Laura is threatening to go to bed, so I ply her with nachos, wings, and light beer at O’Shay’s. There are a few hopeful singles at the bar and a group of teenage boys who take turns insulting each other and spraying soda out of their noses. Polishing off her food, Laura swears she’s going to make it through.
Laura down. I’m going to have to win this night on my own. A young couple comes in, sweating from the dance party on deck 12 and feed each other bites of pasta. A man sits at a table alone, alternating between eating a hamburger and napping. I write in my notebook, “Is the whole world drunk?”
O’Shay’s never closes, but it does stop serving booze at three. So now it’s just me and the cleaning staff, who swoop in out of nowhere like Mary Poppins, dusting every surface and vacuuming under my feet in preparation for the breakfast rush.
I’m not tired, but I am bored. I read every word of the daily newsletter (cruise-letter?), marking the activities I plan to attend the next day: Mr. Sexy Legs Contest, Adult Karaoke Madness (18+), Guess the Weight of the 3D Crystal. I think about how everything on this boat has a start and an end, all these activities, even the cruise, even life itself. Only O’Shay’s is forever.
I must have dozed off because suddenly all the tables have coffee mugs on them. A middle-aged couple comes in mid-fight—is it Wifey and Hubby?! I try to eavesdrop, but they take their iced teas to-go.
Bacon smells come from the kitchen as a server meticulously refills every container of salt on every table. No other guests are in sight. Up on deck 16, the buffet staff is already cracking eggs (61,200 per week) and brewing coffee (3,000 pounds per week). Breakfast begins at 5:30. Downstairs on deck 5, the bakery crew is churning out muffins, danishes, and sticky buns (3,600 pounds of butter per week).
A guy in a fleece vest sits down and orders eggs and toast. I nearly whoop because that means it’s morning. I win O’Sheehan’s. I win at cruising. The queen would like her breakfast.
I am eating oatmeal at O’Sheehan’s.
I go back to my stateroom to watch the sunrise from my balcony. I check to see if the water is Bradley-Cooper’s-eyes-blue, but we’re still north of the Carolinas. The housekeeping staff has left an origami penguin made from folded hand towels on my bed. I take some selfies with it and wonder if I’ll ever sleep again.
I wake up on top of the covers with my shoes on, spooning the penguin, who is now just two crumpled towels. Up on deck 16, the buffet has been serving breakfast for five hours already. In its galley, lunch prep is in full swing, and the specialty restaurants are getting deep-cleaned for tonight’s dinner. On the decks, the sun worshipers have taken their positions and the barflies order their first piña coladas (435 bottles of rum per week). While I slept, thousands of people ate and drank and ate some more. I get up, brush my teeth, and join them.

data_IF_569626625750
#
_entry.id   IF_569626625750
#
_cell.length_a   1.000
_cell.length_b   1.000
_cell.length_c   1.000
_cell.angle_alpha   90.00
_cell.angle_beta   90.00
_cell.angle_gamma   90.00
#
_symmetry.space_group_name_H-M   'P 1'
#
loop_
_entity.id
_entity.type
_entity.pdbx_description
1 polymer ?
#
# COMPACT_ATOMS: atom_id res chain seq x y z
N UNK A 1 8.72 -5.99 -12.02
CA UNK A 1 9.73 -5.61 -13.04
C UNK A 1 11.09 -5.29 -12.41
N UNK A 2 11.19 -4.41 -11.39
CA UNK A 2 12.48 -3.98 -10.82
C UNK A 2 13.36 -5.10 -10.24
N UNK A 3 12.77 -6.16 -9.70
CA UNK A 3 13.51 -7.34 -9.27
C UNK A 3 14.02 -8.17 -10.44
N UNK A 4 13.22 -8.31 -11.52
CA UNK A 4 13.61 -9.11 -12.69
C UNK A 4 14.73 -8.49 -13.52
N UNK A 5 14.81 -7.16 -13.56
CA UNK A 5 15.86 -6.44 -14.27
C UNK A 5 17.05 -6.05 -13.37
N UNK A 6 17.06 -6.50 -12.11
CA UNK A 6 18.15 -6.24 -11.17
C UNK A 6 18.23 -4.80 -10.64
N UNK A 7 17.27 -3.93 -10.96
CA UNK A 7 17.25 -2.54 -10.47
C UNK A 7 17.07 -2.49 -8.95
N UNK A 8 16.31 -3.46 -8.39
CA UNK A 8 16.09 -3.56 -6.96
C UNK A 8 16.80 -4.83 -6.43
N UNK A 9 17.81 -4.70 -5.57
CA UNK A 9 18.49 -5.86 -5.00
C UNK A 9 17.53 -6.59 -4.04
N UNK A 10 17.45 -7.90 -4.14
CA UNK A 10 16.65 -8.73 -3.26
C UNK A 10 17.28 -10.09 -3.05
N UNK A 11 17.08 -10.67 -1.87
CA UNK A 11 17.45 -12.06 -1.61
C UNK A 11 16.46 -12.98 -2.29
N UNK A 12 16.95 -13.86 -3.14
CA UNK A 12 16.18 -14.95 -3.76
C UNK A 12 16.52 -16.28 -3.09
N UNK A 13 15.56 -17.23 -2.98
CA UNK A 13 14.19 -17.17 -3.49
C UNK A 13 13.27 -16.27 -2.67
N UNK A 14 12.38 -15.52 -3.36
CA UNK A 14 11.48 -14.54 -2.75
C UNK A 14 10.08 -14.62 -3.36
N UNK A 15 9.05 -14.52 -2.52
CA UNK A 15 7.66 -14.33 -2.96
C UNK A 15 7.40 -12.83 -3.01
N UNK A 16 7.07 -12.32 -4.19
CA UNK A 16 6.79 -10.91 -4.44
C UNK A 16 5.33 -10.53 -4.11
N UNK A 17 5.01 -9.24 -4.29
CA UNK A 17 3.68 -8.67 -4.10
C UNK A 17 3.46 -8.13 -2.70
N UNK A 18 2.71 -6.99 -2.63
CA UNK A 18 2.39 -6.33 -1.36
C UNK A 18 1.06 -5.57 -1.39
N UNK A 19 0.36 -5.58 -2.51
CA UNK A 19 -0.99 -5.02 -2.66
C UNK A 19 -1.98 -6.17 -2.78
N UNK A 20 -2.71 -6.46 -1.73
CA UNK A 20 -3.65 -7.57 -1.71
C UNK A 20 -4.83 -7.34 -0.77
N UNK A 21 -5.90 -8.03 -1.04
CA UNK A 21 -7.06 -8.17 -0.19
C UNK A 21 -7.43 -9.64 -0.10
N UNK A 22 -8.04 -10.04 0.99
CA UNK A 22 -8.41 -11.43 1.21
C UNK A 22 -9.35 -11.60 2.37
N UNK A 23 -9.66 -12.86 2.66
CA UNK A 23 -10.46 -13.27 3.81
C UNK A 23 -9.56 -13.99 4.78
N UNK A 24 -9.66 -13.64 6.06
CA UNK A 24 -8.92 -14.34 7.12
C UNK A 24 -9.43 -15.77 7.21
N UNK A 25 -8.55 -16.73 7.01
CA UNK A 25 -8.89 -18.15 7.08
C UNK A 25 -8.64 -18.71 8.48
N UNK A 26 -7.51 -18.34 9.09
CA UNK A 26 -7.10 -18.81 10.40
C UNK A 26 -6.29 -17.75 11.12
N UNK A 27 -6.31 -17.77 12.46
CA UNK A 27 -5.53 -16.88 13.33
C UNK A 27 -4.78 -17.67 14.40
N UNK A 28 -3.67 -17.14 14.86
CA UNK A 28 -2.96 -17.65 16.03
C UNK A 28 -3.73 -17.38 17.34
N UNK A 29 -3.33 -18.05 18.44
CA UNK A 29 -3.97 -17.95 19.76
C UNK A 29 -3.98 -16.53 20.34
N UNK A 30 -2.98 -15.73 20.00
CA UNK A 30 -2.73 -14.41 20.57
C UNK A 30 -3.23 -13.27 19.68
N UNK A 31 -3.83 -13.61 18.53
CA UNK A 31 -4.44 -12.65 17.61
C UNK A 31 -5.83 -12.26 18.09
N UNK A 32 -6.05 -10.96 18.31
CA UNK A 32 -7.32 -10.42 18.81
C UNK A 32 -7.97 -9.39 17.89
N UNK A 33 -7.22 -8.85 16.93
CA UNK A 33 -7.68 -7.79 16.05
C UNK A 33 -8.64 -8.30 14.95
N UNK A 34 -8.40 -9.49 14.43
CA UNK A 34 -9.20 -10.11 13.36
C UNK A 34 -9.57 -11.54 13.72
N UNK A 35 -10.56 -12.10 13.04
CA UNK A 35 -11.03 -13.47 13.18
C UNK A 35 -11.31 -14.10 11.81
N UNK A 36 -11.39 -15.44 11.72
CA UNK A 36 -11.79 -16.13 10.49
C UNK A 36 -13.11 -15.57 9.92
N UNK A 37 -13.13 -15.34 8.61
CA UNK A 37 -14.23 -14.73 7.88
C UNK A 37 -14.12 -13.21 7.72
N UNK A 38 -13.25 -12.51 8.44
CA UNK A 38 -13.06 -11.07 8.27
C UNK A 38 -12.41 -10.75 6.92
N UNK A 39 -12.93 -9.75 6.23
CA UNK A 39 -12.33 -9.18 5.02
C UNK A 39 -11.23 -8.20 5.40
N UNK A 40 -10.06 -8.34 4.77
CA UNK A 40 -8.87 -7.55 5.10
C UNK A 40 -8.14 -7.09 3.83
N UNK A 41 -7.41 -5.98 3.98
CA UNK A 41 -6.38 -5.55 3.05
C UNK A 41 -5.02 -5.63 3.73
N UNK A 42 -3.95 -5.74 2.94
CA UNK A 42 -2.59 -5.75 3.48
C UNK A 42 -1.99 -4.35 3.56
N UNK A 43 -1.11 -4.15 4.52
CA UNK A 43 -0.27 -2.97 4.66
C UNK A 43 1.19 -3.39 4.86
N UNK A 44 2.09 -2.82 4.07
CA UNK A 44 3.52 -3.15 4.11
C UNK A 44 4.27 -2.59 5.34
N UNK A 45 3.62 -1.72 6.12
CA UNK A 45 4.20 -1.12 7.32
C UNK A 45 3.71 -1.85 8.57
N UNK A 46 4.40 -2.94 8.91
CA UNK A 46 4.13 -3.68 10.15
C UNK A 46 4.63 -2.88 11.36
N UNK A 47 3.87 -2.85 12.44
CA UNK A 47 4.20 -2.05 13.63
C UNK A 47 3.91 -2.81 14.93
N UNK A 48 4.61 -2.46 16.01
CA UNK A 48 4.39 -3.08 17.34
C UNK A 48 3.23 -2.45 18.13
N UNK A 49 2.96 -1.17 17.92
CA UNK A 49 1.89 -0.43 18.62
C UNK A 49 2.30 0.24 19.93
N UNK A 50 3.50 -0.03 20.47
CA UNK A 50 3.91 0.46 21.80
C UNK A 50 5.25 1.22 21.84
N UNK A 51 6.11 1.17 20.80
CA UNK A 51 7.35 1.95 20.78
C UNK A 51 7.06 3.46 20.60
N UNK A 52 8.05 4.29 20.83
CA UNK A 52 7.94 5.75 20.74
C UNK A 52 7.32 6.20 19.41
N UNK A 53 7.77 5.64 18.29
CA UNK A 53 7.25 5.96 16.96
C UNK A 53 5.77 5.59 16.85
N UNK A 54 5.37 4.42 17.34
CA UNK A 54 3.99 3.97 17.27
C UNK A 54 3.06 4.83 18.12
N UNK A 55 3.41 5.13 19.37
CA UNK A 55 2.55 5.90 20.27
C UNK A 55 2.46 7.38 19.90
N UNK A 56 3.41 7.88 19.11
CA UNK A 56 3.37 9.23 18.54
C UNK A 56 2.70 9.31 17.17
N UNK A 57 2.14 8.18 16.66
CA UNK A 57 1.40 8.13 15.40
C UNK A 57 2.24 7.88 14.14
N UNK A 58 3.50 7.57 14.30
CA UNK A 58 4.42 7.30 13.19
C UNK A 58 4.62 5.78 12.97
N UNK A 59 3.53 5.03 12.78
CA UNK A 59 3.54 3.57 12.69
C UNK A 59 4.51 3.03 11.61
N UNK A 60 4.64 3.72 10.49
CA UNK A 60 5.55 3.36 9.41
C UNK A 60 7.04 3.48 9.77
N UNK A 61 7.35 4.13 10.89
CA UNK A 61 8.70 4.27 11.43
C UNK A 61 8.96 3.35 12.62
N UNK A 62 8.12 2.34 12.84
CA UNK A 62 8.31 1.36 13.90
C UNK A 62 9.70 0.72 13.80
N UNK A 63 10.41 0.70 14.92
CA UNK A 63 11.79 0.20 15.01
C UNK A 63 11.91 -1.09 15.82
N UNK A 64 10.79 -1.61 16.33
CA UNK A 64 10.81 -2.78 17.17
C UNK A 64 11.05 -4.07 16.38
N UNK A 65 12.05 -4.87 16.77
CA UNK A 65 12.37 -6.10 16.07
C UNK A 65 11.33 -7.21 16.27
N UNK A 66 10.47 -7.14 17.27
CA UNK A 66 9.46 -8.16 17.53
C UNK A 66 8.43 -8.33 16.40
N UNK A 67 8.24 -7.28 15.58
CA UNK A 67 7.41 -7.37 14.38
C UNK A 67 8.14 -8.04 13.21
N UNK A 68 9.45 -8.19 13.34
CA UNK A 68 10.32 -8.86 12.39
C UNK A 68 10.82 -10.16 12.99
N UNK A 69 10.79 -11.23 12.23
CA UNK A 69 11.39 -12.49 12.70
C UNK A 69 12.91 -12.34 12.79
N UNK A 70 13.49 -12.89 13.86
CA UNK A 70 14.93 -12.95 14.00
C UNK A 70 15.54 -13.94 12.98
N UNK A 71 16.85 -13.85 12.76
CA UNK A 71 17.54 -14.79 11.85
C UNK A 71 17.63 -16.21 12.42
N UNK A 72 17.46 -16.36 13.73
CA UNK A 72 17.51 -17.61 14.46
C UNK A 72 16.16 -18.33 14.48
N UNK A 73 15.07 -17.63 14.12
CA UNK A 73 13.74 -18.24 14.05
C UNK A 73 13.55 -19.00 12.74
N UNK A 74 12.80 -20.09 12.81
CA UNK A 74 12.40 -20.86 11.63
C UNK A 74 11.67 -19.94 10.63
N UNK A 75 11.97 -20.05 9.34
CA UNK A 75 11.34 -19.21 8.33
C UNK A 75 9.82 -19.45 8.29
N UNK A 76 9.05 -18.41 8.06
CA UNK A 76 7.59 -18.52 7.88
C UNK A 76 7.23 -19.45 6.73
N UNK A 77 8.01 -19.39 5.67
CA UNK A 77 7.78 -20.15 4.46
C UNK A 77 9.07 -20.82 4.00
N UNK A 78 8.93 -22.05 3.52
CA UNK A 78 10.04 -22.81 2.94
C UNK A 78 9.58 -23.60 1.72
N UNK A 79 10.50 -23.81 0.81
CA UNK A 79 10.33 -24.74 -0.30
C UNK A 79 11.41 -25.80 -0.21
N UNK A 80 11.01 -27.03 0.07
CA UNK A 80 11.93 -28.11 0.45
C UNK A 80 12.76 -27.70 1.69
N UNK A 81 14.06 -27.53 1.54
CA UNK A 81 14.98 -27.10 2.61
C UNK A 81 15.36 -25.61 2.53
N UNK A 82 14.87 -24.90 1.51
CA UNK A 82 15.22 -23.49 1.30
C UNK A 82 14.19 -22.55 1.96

6 More Ways to Cruise for Food
Let’s be clear: Less isn’t more. Twenty-nine different dining options is more. Especially when one of them is a four-course meal featuring roasted lobster and filet mignon—guided by, you know, a tiny virtual reality chef.
Recently overhauled by wine genius Doug Frost (he’s both a Master Sommelier and a Master of Wine—one of only four in the world to hold both titles), the expansive onboard wine list is organized by flavor profile so you can be the captain of your own drinking voyage.
Holland America Line
Everyone loves a squad: the Avengers, the Mighty Ducks…and now the Culinary Council, an international chef dream team that includes a French-trained chocolatier and a Japanese sushi master.
Take a cruise back in time with one ship’s new Rat Pack–themed Stardust Supper Club, where you can dress in sparkles and chow down to live renditions of Frank Sinatra.
Prefer a bit more of a DIY situation? Grab your walking shoes for guided market crawls, wine tastings, and recipe demonstrations led by James Beard–recognized chefs and sommeliers.
Royal Caribbean Cruises
You’d have to eat 15 meals an hour for 24 hours straight (no sleeping!) to try all of the 350 dishes the newest and largest ship serves daily. We did the math. But don’t worry, there’s a robot bartender slinging two drinks a minute to help you wash it all down.